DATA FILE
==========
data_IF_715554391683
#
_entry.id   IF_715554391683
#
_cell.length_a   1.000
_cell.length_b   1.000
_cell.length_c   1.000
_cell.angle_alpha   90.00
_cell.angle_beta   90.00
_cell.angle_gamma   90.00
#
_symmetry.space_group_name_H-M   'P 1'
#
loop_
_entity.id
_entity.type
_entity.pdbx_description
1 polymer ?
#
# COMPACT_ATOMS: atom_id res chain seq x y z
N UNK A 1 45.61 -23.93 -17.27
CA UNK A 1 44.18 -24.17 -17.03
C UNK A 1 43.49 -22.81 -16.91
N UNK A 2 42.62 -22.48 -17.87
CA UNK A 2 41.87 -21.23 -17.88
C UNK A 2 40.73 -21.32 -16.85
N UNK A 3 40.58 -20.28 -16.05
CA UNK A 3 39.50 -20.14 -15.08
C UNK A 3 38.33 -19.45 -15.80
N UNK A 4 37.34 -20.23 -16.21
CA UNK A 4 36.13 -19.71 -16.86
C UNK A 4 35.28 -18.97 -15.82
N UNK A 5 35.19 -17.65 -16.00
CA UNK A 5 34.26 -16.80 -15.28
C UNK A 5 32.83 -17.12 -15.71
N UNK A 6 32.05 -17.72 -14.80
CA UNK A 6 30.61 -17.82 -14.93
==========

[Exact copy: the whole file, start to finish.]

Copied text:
data_IF_715554391683
#
_entry.id   IF_715554391683
#
_cell.length_a   1.000
_cell.length_b   1.000
_cell.length_c   1.000
_cell.angle_alpha   90.00
_cell.angle_beta   90.00
_cell.angle_gamma   90.00
#
_symmetry.space_group_name_H-M   'P 1'
#
loop_
_entity.id
_entity.type
_entity.pdbx_description
1 polymer ?
#
# COMPACT_ATOMS: atom_id res chain seq x y z
N UNK A 1 45.61 -23.93 -17.27
CA UNK A 1 44.18 -24.17 -17.03
C UNK A 1 43.49 -22.81 -16.91
N UNK A 2 42.62 -22.48 -17.87
CA UNK A 2 41.87 -21.23 -17.88
C UNK A 2 40.73 -21.32 -16.85
N UNK A 3 40.58 -20.28 -16.05
CA UNK A 3 39.50 -20.14 -15.08
C UNK A 3 38.33 -19.45 -15.80
N UNK A 4 37.34 -20.23 -16.21
CA UNK A 4 36.13 -19.71 -16.86
C UNK A 4 35.28 -18.97 -15.82
N UNK A 5 35.19 -17.65 -16.00
CA UNK A 5 34.26 -16.80 -15.28
C UNK A 5 32.83 -17.12 -15.71
N UNK A 6 32.05 -17.72 -14.80
CA UNK A 6 30.61 -17.82 -14.93